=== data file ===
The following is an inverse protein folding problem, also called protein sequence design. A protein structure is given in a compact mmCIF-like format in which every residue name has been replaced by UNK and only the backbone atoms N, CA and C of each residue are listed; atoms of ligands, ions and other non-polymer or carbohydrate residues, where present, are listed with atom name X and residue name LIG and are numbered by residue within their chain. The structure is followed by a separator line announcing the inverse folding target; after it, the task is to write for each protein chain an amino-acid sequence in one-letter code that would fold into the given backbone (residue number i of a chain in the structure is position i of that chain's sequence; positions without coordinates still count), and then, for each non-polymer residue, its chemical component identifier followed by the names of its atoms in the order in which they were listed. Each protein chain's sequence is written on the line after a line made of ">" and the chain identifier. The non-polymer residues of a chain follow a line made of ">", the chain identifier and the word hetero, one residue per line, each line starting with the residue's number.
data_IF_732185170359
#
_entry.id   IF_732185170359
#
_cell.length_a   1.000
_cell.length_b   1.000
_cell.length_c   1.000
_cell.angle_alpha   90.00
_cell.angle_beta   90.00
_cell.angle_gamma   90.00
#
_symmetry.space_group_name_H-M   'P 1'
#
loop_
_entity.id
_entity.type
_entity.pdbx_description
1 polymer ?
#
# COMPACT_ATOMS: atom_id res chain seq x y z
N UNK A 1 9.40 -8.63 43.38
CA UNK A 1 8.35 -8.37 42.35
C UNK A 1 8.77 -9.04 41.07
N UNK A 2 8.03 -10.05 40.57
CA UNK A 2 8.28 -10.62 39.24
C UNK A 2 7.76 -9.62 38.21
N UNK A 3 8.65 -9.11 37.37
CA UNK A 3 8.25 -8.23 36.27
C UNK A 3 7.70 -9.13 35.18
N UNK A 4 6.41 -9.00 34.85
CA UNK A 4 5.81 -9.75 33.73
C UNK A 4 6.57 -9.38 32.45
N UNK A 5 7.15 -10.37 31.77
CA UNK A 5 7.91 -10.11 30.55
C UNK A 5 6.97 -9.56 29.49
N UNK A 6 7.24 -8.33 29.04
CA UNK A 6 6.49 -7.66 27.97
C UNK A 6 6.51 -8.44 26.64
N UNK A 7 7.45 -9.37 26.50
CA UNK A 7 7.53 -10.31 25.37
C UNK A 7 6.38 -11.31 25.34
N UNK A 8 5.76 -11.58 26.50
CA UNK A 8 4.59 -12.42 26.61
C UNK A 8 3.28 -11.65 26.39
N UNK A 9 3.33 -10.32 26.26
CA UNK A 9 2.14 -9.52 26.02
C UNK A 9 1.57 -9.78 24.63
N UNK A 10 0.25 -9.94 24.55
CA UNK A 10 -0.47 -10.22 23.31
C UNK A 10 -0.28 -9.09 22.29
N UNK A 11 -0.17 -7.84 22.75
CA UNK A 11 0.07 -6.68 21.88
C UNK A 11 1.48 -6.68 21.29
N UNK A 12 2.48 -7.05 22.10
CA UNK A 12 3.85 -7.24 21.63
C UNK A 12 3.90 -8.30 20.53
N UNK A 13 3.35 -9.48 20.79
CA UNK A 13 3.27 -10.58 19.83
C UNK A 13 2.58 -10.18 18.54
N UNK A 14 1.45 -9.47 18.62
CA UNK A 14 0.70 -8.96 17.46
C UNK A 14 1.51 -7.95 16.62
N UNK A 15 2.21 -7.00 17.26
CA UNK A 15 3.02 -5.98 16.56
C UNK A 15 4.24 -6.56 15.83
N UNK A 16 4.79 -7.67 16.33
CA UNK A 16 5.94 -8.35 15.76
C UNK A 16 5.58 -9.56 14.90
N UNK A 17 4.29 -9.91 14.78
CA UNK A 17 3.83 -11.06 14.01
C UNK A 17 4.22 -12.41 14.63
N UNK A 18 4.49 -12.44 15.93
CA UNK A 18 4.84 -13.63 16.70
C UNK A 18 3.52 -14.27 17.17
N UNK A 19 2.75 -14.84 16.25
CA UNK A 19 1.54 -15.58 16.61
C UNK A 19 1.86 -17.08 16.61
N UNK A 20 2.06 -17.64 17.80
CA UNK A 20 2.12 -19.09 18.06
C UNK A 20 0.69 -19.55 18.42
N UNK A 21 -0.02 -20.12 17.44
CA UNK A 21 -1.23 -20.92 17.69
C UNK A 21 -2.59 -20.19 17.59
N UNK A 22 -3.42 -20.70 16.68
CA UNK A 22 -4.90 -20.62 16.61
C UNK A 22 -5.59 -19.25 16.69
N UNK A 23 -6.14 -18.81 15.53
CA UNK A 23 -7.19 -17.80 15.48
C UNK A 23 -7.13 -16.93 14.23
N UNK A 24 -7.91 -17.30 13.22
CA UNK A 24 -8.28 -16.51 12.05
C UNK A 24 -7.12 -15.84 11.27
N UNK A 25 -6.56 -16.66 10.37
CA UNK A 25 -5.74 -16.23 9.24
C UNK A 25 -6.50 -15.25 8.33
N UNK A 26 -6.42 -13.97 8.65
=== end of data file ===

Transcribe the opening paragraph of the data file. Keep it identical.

The following is an inverse protein folding problem, also called protein sequence design. A protein structure is given in a compact mmCIF-like format in which every residue name has been replaced by UNK and only the backbone atoms N, CA and C of each residue are listed; atoms of ligands, ions and other non-polymer or carbohydrate residues, where present, are listed with atom name X and residue name LIG and are numbered by residue within their chain. The structure is followed by a separator line announcing the inverse folding target; after it, the task is to write for each protein chain an amino-acid sequence in one-letter code that would fold into the given backbone (residue number i of a chain in the structure is position i of that chain's sequence; positions without coordinates still count), and then, for each non-polymer residue, its chemical component identifier followed by the names of its atoms in the order in which they were listed. Each protein chain's sequence is written on the line after a line made of ">" and the chain identifier. The non-polymer residues of a chain follow a line made of ">", the chain identifier and the word hetero, one residue per line, each line starting with the residue's number.